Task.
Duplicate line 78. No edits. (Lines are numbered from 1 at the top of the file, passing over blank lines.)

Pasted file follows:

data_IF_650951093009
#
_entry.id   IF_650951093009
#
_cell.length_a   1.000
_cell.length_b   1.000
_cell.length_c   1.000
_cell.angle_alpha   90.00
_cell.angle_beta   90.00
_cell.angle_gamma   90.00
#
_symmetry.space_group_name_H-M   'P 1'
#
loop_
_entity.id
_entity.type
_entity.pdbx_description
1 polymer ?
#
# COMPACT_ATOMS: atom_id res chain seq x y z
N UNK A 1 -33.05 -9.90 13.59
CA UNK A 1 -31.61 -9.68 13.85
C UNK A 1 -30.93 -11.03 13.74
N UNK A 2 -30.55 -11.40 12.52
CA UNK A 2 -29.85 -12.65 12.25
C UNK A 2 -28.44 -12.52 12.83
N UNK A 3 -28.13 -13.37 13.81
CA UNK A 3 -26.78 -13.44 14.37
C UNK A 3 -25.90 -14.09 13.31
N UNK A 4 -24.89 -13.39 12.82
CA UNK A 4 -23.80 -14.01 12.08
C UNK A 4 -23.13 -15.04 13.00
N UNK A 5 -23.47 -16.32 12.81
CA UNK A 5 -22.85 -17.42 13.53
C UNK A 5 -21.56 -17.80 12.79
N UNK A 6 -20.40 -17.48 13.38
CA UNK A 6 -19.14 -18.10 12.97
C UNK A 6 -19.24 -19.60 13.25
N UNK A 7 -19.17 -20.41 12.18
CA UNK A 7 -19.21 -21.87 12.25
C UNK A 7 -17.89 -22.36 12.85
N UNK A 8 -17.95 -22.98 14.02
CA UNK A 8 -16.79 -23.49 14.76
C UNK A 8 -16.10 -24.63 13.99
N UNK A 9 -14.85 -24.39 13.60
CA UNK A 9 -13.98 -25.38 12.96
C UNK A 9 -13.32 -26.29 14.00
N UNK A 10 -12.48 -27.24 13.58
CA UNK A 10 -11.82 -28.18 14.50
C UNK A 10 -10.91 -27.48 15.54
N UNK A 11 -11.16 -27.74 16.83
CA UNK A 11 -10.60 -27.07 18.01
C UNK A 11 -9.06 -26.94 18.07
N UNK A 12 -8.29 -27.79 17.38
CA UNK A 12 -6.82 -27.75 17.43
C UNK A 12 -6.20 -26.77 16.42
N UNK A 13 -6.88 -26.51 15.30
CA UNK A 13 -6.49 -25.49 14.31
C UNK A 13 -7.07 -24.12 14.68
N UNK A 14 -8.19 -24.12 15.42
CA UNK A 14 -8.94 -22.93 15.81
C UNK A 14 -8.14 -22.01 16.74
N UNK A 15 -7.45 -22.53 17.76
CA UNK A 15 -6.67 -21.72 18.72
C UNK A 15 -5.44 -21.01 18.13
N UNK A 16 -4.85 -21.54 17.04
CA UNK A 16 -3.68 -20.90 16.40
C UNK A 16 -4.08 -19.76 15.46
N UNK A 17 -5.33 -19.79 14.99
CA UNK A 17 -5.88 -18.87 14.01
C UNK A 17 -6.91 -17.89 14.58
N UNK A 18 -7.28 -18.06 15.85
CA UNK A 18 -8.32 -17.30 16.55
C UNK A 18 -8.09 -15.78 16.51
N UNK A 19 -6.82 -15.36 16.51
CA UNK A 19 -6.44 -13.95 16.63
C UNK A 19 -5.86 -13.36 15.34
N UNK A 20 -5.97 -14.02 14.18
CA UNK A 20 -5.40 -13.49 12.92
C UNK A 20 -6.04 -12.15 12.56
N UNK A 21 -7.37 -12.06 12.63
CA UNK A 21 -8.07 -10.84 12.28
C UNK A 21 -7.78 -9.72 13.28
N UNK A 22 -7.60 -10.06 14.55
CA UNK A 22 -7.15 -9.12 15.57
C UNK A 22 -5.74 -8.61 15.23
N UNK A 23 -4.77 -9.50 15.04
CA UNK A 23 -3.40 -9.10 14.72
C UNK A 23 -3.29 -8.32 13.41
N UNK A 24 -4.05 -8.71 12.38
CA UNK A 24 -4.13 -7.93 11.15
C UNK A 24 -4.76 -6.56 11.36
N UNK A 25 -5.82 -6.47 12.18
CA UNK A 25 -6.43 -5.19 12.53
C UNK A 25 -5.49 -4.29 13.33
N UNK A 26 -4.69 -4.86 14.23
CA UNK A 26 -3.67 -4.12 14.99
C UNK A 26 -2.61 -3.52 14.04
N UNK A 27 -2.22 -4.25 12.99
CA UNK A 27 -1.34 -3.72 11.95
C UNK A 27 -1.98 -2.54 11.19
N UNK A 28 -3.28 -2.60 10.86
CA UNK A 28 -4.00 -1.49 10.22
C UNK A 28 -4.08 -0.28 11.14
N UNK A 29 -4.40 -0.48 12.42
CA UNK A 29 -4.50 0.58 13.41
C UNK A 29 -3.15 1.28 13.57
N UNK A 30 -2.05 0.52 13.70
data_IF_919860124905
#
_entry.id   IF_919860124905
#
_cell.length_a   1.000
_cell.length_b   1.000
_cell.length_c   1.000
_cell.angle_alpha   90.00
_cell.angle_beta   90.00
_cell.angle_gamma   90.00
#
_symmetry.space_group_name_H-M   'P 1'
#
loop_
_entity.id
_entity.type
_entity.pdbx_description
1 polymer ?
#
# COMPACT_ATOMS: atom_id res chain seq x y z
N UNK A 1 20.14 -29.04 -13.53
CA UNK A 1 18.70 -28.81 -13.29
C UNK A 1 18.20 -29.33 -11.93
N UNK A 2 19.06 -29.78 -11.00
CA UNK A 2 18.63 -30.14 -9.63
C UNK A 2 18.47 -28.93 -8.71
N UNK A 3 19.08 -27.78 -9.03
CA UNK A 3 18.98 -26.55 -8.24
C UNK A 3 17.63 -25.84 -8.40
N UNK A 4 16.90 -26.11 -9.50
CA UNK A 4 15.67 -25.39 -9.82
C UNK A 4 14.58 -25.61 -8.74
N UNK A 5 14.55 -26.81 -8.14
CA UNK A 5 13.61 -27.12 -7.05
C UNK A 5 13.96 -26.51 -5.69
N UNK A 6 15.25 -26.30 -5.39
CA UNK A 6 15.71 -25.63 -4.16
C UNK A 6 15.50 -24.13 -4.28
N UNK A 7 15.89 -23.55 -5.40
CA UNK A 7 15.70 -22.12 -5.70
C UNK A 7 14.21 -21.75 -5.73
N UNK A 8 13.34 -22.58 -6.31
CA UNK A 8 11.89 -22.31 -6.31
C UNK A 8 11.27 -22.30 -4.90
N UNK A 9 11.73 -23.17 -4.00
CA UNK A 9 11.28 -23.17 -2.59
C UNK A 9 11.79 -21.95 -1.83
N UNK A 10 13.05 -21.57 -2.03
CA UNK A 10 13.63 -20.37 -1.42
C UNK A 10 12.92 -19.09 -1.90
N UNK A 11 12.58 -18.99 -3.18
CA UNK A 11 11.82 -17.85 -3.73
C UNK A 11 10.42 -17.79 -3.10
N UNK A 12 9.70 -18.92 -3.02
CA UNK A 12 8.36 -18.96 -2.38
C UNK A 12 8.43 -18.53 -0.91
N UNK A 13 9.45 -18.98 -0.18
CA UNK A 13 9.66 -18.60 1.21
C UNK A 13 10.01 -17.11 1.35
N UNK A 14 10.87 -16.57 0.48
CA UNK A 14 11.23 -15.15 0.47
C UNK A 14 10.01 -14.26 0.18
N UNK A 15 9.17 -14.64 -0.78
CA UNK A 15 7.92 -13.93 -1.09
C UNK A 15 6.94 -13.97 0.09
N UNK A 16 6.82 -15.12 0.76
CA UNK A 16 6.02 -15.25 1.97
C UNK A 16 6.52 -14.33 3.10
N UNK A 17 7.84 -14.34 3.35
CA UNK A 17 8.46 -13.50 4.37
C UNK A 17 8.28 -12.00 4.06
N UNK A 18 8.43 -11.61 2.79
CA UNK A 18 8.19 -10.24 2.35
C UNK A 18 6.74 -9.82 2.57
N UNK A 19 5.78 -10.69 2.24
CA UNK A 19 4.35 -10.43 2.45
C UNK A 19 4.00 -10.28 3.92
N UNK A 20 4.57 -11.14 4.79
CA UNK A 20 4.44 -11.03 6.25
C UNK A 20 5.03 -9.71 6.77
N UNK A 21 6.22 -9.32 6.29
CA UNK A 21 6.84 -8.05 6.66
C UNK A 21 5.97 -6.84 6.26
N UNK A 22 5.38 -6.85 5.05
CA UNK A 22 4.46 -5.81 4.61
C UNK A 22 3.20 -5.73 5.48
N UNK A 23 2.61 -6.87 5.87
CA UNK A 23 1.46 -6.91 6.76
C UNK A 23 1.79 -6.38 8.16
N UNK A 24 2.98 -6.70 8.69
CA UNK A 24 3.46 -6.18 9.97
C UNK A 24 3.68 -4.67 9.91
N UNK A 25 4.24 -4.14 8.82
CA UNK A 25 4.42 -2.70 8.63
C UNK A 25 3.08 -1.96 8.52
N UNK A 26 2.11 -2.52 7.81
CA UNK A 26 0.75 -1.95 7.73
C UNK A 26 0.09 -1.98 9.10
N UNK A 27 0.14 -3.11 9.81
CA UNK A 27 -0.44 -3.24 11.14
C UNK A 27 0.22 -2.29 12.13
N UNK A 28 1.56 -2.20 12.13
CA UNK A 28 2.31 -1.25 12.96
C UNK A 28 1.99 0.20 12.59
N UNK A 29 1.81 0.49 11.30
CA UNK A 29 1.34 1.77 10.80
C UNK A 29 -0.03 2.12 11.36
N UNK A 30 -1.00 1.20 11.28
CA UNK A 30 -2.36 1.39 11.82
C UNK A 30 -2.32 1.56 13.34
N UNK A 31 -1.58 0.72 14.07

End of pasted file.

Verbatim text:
N UNK A 20 -5.97 -14.02 14.18